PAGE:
Ambivalent said…

    >…the Atlas uses a Russian-derived main boost engine. I
    >don’t know where the engine is manufactured, but if
    > the Russians maintain any control over the engine technology
    >(even patents or IP controls of some sort), they would end up
    >controlling the whole booster and thus have a big lever on the U.S. manned space program.

    The RD-180s are made by Pratt & Whitney under license from Russia since it’s a cut down Russian RD-170 design. So theirs no real leverage on the Russian side since the licenses are signed off.

    On the Plus side the RD-170s were excellent engines, designed for reuse on their shuttle, and tested out as capable of 20 flights. So the RD-180s should be a strong engine to unless Pratt really screwed up. And at $10 million a copy they are ridiculously cheep by US standards.

  9. Tom Cuddihy says:

    “they were claiming a crew safety number that was something like 3-4 times better than if they launched on Delta or Atlas. That implies that they think they’ll get a better than 99.5% reliability “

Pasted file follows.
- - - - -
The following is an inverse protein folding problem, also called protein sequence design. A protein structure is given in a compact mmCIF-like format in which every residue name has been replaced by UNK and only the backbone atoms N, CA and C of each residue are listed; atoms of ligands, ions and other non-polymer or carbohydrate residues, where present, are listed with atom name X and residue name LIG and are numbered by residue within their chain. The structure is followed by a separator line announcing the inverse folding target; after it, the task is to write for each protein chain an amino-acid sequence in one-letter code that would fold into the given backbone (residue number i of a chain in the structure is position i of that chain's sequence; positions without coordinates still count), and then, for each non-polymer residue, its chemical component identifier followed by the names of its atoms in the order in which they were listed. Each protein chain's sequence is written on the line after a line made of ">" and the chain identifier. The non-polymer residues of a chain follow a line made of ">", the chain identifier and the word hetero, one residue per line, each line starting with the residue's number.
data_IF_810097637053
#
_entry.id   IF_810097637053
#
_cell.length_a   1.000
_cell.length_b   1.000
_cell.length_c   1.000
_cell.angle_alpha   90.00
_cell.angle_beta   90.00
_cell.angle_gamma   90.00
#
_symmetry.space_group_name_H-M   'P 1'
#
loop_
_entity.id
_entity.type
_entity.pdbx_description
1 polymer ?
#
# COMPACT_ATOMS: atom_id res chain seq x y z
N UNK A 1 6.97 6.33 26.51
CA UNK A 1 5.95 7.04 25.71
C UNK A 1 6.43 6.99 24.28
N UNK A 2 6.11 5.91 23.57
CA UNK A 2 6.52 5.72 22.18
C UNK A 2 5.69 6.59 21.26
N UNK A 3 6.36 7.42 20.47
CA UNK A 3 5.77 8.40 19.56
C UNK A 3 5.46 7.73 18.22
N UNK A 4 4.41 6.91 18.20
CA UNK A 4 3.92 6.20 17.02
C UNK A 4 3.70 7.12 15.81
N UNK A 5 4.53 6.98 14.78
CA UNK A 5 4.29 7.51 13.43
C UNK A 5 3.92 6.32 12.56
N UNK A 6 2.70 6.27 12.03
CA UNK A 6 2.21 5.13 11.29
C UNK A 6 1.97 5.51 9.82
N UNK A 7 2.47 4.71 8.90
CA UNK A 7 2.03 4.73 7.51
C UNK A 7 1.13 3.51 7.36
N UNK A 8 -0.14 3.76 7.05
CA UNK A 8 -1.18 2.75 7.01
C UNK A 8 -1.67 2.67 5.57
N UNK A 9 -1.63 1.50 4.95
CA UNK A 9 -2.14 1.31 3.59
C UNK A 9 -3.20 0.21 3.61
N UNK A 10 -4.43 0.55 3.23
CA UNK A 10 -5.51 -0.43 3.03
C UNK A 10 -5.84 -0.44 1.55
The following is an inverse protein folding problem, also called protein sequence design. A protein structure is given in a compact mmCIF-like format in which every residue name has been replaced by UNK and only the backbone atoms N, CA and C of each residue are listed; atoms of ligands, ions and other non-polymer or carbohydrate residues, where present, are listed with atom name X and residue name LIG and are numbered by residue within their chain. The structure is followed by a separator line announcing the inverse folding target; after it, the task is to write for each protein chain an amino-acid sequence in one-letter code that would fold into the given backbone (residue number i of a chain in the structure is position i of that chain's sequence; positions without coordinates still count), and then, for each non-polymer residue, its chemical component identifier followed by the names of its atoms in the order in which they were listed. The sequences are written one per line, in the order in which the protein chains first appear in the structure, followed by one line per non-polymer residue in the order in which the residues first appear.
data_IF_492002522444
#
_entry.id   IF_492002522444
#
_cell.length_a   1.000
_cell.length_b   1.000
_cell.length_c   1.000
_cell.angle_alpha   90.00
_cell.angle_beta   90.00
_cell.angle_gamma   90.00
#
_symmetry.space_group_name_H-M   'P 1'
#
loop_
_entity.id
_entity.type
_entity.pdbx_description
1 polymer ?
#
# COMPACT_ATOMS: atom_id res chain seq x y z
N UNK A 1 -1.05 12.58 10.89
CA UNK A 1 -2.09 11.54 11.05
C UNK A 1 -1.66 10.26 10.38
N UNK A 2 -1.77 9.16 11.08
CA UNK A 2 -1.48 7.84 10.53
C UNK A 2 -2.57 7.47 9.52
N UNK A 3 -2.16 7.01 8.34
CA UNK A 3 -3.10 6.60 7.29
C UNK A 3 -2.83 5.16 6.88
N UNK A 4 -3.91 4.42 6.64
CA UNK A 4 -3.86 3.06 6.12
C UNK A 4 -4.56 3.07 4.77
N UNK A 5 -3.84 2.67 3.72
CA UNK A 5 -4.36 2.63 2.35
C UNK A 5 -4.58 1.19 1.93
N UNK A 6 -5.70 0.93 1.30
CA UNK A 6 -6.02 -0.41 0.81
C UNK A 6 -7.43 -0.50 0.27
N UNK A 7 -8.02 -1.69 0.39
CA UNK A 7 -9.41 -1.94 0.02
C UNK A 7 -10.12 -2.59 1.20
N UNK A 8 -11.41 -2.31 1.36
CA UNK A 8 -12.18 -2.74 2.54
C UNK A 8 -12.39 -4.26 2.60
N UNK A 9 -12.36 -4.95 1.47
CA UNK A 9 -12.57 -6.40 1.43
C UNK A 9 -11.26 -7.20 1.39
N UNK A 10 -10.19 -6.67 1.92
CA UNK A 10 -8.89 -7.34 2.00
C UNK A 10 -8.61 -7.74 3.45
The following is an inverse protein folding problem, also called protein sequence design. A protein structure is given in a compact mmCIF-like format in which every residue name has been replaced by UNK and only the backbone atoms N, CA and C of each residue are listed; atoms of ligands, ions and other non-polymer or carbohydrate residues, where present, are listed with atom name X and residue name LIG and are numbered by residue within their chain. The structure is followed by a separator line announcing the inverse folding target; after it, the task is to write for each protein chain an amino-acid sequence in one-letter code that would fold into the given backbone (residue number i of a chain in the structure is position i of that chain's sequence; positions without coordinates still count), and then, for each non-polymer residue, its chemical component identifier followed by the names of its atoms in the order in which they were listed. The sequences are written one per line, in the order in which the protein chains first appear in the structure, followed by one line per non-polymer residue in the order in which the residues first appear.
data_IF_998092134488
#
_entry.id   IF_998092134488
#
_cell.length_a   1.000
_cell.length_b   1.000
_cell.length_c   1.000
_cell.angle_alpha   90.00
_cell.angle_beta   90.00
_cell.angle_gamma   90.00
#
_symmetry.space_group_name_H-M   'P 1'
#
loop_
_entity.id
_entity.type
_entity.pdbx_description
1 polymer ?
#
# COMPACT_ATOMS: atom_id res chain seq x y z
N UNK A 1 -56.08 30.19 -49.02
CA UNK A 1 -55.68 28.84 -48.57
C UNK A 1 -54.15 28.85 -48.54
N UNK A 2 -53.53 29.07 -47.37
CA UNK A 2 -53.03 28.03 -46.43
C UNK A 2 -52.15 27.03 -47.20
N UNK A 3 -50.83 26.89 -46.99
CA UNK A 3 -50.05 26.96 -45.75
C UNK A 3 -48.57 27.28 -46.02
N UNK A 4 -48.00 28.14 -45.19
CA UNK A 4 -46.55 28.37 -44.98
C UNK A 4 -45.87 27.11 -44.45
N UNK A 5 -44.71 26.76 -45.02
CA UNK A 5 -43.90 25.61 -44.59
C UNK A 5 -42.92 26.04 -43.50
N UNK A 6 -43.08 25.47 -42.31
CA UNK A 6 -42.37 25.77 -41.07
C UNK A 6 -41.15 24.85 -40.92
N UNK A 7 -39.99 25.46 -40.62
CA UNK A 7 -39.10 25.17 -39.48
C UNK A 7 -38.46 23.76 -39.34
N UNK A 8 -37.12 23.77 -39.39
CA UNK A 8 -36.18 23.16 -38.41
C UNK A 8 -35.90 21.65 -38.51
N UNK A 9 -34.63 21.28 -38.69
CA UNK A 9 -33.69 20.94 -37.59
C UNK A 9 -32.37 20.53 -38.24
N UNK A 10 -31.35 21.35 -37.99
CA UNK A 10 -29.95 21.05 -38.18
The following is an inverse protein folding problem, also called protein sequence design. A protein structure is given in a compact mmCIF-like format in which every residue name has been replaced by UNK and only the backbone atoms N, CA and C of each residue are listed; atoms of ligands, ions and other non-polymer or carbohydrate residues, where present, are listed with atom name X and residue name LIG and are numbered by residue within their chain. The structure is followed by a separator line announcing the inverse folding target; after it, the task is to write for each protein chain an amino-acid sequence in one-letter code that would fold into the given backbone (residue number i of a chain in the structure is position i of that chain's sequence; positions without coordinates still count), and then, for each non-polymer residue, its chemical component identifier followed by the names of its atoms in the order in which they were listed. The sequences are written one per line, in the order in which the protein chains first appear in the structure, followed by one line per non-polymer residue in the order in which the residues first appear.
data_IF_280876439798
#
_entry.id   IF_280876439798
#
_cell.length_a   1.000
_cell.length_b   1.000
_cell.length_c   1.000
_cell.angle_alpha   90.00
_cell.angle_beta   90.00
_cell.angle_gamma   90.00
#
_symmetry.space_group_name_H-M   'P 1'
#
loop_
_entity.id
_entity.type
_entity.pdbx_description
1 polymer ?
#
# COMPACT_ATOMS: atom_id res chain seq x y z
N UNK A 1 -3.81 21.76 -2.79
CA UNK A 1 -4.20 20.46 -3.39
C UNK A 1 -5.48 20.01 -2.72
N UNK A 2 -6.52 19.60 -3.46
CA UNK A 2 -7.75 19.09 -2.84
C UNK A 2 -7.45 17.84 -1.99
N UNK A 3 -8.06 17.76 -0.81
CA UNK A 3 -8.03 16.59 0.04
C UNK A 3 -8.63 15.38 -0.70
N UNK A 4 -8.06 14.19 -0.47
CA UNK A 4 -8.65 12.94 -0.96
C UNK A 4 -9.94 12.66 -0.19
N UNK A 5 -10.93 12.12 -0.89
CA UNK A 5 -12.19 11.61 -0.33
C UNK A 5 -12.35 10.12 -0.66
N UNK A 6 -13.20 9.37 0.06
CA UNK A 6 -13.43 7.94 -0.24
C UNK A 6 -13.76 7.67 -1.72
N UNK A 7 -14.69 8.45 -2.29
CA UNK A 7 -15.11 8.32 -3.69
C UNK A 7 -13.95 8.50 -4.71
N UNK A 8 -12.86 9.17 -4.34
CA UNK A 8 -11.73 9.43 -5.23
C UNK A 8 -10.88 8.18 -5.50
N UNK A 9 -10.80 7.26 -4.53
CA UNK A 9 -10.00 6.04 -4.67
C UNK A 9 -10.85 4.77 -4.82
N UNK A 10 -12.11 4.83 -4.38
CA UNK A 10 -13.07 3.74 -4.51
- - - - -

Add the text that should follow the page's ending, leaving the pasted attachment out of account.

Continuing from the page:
No, it doesn’t. It implies that crew safety (including combined booster reliability and launch abort surviveability) is highly favorable on a Stick as opposed to an EELV. According to Scott Horowitz, the main problem with survivability on top of an EELV is apparently the thrust profile and especially loft. If you have an abort late in the launch (as in mid way into the second stage) of an EELV, according to Horowitz, you have a huge chance of exceeding surviveability limits on ballistic return of the ejected capsule due to g-loading. I don’t know if that’s true, but that’s what Horowitz claimed in person last June.